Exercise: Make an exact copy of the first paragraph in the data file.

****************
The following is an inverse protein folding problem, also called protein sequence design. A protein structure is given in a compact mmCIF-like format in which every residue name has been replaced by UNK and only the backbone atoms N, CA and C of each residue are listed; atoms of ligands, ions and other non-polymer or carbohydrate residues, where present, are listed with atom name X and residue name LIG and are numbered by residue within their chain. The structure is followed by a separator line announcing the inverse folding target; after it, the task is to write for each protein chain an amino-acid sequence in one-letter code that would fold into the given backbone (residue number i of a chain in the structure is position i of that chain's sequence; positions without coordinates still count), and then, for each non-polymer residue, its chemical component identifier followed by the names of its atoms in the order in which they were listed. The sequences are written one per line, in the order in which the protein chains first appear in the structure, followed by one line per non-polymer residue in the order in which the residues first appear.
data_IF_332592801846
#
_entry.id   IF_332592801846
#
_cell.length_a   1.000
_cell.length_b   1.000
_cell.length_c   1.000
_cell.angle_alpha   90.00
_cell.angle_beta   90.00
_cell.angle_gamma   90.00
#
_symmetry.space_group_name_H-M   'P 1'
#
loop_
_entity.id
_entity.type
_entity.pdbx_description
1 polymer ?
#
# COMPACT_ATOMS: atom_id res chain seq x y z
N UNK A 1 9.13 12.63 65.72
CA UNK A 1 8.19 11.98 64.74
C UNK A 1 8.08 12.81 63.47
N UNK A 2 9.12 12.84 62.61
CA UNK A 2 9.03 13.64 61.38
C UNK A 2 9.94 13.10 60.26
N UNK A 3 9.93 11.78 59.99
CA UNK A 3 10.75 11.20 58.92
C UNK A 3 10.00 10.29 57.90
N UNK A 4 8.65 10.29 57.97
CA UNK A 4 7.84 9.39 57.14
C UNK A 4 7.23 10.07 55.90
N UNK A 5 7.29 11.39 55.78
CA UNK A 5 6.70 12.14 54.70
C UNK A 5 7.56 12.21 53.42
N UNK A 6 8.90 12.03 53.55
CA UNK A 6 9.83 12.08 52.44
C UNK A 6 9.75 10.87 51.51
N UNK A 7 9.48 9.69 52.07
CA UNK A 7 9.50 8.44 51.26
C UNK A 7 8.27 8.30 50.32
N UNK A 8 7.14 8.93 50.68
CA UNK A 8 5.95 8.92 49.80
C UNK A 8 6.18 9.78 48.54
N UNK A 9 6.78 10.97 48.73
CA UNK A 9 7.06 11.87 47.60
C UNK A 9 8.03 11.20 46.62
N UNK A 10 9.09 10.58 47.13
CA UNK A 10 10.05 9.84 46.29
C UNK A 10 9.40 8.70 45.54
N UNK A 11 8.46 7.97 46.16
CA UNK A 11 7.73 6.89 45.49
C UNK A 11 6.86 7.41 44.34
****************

The following is an inverse protein folding problem, also called protein sequence design. A protein structure is given in a compact mmCIF-like format in which every residue name has been replaced by UNK and only the backbone atoms N, CA and C of each residue are listed; atoms of ligands, ions and other non-polymer or carbohydrate residues, where present, are listed with atom name X and residue name LIG and are numbered by residue within their chain. The structure is followed by a separator line announcing the inverse folding target; after it, the task is to write for each protein chain an amino-acid sequence in one-letter code that would fold into the given backbone (residue number i of a chain in the structure is position i of that chain's sequence; positions without coordinates still count), and then, for each non-polymer residue, its chemical component identifier followed by the names of its atoms in the order in which they were listed. The sequences are written one per line, in the order in which the protein chains first appear in the structure, followed by one line per non-polymer residue in the order in which the residues first appear.